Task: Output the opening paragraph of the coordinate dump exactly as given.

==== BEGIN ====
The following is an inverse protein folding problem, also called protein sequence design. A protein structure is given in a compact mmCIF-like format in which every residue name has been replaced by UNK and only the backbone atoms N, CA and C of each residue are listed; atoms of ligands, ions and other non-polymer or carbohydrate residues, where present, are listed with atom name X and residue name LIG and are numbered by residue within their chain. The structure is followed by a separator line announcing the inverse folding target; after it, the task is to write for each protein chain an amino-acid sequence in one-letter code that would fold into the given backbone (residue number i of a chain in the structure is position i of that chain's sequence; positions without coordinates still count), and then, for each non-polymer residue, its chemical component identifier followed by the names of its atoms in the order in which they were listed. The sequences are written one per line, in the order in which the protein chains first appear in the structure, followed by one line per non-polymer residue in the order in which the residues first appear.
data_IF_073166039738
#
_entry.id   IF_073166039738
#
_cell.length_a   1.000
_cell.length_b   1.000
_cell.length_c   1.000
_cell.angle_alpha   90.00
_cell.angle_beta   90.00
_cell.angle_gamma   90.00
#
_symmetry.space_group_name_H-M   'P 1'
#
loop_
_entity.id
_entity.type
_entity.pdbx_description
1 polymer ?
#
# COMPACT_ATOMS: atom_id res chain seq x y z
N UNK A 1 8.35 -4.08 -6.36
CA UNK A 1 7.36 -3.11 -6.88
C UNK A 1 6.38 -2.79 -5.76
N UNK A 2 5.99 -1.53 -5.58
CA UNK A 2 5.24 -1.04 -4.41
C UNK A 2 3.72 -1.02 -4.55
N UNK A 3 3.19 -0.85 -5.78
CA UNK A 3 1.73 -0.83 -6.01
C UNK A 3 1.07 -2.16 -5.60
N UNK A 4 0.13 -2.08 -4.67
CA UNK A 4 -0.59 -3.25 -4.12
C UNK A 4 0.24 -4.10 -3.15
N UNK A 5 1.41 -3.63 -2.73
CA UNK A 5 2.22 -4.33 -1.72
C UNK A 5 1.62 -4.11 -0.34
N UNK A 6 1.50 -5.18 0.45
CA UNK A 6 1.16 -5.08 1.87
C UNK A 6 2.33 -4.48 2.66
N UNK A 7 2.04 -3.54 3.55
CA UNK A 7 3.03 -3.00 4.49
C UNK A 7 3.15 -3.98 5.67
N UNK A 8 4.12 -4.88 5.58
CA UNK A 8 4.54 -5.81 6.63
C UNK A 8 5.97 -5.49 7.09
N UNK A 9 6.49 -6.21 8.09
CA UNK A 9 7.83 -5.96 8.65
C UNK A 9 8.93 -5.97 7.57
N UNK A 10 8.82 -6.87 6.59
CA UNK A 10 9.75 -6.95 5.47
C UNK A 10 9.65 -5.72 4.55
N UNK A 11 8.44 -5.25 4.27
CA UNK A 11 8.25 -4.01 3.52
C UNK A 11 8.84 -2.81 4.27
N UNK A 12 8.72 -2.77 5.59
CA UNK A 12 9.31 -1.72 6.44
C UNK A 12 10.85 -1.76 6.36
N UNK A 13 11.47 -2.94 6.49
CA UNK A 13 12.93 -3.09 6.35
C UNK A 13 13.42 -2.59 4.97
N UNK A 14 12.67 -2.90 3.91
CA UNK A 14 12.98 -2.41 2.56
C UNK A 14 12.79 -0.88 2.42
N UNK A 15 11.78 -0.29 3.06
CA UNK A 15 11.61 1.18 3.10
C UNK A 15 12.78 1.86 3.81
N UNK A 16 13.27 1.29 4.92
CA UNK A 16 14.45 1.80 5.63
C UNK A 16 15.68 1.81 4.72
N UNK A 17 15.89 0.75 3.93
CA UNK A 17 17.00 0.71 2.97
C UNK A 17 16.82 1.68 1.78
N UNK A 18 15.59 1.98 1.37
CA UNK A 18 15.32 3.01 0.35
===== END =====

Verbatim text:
The following is an inverse protein folding problem, also called protein sequence design. A protein structure is given in a compact mmCIF-like format in which every residue name has been replaced by UNK and only the backbone atoms N, CA and C of each residue are listed; atoms of ligands, ions and other non-polymer or carbohydrate residues, where present, are listed with atom name X and residue name LIG and are numbered by residue within their chain. The structure is followed by a separator line announcing the inverse folding target; after it, the task is to write for each protein chain an amino-acid sequence in one-letter code that would fold into the given backbone (residue number i of a chain in the structure is position i of that chain's sequence; positions without coordinates still count), and then, for each non-polymer residue, its chemical component identifier followed by the names of its atoms in the order in which they were listed. The sequences are written one per line, in the order in which the protein chains first appear in the structure, followed by one line per non-polymer residue in the order in which the residues first appear.